For a lot of people, using Excelsior Pass is going to require trusting how it handles our privacy. It’s complicated, but New York put in some smart protections: No health information gets stored on your phone — just that QR code with your clearance status, your name and birth date. The state and IBM both say they aren’t getting any new data about you when you use Excelsior Pass. (New York already has an exhaustive database of everyone who’s gotten the vaccine or a test.)
The app does ask for access to your camera roll, to read a QR code you might have stored there when you first registered. But it doesn’t appear to collect location or other identifying information that could be used to track you.
The same applies to the separate app that businesses use to read your Excelsior Pass, called NYS Scanner. The app deletes your personal information after each scan. That means, in theory, using Excelsior Pass doesn’t leave an extra trail of personal data that could be tracked by police, immigration authorities or businesses.
The best arguments for using Excelsior Pass are that you’re less likely to accidentally misplace an important record on a little piece of paper — and you’re more likely to move quickly through line.
A balancing act
Testing Excelsior Pass, what surprised me most was how easy it is to fake.
When you first sign up for your QR code on the state website, it asks a handful of questions based on your vaccination and testing records. But after that, you’re on the honor system — you can add the QR code to any phone without any more challenge questions.
That’s far less secure than the smartphone tech millions of Americans now use to securely pay for things using Apple Pay and Google Pay. Those credit card systems require you to unlock with your face, fingerprint or passcode right before you make a payment. Why didn’t New York use Apple’s iPhone Health app, which includes more robust security protections?
Albert Fox Cahn, executive director of the nonprofit Surveillance Technology Oversight Project, told me he was able to load up a volunteer’s Excelsior Pass in about 11 minutes, using nothing more than that person’s Twitter posts and information from publicly available websites. Posting a photo of your CDC vaccination card puts it all out there.
Vaccine passports could leave us exposed to the “worst of both worlds,” says Cahn — a complicated digital system that puts up new barriers to access businesses, while not actually stopping fraudsters. “Despite its invasiveness, Excelsior Pass won’t advance the underlying public health goals it claims to support,” he says.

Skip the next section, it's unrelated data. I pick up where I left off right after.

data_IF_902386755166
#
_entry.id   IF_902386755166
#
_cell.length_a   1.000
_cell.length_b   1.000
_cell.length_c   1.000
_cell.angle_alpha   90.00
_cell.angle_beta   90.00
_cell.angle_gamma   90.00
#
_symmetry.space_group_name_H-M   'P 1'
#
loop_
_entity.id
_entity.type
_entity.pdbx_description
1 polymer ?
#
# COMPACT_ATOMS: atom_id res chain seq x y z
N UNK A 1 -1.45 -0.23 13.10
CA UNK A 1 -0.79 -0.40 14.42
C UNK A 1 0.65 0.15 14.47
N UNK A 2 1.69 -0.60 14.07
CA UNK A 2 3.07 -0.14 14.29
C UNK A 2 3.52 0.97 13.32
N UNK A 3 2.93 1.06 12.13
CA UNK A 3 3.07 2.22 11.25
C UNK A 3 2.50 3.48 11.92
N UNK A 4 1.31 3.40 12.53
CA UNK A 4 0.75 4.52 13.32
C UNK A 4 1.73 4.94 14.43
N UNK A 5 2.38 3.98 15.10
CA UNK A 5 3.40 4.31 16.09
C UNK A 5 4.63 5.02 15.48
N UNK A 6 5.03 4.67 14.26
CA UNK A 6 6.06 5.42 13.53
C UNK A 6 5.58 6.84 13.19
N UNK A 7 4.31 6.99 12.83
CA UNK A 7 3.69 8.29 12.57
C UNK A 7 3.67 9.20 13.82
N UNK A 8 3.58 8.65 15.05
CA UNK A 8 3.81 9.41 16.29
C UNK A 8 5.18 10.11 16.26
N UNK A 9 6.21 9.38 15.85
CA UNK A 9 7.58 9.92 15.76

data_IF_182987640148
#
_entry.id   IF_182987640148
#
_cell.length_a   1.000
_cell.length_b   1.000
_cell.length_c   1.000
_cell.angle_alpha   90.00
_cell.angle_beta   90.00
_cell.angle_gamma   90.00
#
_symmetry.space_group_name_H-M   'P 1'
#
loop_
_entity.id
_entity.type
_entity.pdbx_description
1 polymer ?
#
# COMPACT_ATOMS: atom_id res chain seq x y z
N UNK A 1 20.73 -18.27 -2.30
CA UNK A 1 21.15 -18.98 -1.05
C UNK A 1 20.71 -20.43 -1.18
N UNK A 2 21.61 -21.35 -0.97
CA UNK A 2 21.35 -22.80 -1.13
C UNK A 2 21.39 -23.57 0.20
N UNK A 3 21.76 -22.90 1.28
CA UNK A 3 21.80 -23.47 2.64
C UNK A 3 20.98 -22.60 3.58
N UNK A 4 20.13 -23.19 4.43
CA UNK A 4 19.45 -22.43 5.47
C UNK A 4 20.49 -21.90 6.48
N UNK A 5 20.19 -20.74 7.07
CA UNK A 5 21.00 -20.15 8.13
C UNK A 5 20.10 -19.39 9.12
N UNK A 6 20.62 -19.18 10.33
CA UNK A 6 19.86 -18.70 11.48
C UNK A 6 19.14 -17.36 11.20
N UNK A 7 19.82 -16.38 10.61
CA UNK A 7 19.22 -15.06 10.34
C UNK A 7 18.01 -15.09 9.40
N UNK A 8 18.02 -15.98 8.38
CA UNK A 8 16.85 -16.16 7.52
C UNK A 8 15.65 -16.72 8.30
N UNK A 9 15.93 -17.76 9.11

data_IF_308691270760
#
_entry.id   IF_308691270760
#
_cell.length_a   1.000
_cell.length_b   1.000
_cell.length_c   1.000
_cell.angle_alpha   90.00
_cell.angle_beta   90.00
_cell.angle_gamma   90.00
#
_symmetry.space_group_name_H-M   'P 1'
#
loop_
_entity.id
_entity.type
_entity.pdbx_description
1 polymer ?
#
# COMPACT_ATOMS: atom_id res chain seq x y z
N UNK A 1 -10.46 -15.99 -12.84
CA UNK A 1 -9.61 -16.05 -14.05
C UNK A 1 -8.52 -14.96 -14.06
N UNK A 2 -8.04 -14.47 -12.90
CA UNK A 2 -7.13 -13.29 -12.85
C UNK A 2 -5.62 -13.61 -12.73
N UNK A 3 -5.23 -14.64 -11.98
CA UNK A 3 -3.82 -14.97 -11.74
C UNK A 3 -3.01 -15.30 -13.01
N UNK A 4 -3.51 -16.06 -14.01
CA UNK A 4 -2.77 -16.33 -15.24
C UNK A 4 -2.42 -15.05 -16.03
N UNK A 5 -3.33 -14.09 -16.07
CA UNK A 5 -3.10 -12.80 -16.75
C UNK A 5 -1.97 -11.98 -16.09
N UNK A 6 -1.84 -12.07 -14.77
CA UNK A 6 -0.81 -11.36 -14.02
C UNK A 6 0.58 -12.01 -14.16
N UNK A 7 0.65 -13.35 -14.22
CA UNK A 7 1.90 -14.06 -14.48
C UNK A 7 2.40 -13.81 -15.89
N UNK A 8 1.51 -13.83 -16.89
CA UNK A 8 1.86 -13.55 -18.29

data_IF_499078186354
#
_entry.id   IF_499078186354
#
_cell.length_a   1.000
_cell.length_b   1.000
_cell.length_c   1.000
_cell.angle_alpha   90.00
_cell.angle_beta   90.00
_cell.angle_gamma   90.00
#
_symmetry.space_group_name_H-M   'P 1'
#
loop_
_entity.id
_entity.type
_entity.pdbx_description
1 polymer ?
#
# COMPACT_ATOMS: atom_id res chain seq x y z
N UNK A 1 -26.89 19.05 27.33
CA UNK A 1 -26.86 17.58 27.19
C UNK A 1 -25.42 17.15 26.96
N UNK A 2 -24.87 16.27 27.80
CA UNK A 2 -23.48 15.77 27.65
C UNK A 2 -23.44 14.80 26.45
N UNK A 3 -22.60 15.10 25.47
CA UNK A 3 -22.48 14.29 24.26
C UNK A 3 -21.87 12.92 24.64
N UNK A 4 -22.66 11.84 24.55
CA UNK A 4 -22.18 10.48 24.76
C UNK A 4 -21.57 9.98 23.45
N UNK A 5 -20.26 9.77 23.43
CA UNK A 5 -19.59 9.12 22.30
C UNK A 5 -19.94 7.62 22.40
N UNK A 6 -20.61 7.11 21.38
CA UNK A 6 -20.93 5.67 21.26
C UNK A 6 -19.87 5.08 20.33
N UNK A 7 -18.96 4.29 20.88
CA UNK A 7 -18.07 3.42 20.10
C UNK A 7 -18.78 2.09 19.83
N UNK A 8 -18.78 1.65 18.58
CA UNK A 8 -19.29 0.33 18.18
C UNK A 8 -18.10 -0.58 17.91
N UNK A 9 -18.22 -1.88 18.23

It isn’t clear how wide a problem vaccine passport fraud could become, or how dangerous it would be. Passports could persuade people to let down their guard about masks and other protections. Madison Square Garden, for one, says it wasn’t aware of any cases of people trying to enter the venue with an Excelsior Pass that wasn’t their own.
“To be clear, Excelsior Pass is a voluntary system that creates a digital copy of a preexisting paper record — it is not a standalone identification document,” said Kristin Devoe, a spokeswoman for Empire State Development, the umbrella organization that created Excelsior Pass. To fight fraud, New York says venues accepting Excelsior Pass are supposed to check people’s photo IDs.
But instituting new ID checks at businesses that didn’t used to require them creates new social barriers. One of my senior citizen testers told me he was too old to have a driver’s license.
New York says it tried to make Excelsior Pass more accessible by including an option to just print it out from the website — no smartphone required. But that assumes people have a printer, too.
“You need to have a translator before you can really understand the nuances of this technology,” says Noel Hidalgo, executive director of BetaNYC, a civic tech nonprofit organization. “To get the vaccine, you had to have high-speed Internet access and have time and literacy. In many ways, the Excelsior Pass is an extension of that.”
I fear vaccine passports could become something akin to the TSA PreCheck security lines at airports: A system that works to speed up life for the savvy or wealthy, yet literally leaves everyone else in the slow lane.
Cyd Harrell, a design consultant and author of “A Civic Technologist’s Practice Guide,” says more important than making a vaccine passport 100 percent fraud-proof is understanding when using it actually makes us safer, and where we already have sufficient public health protections in place. That way we can make the right choices about balancing security with access.
“How much of life is it going to exclude you from if you can’t provide the smartphone-enabled proof?” says Harrell. “And how long is this going to be in place?”
We need answers to those questions before we start bringing vaccine passports beyond stadiums to more critical parts of American life.
Read more tech reviews and advice from Geoffrey A. Fowler: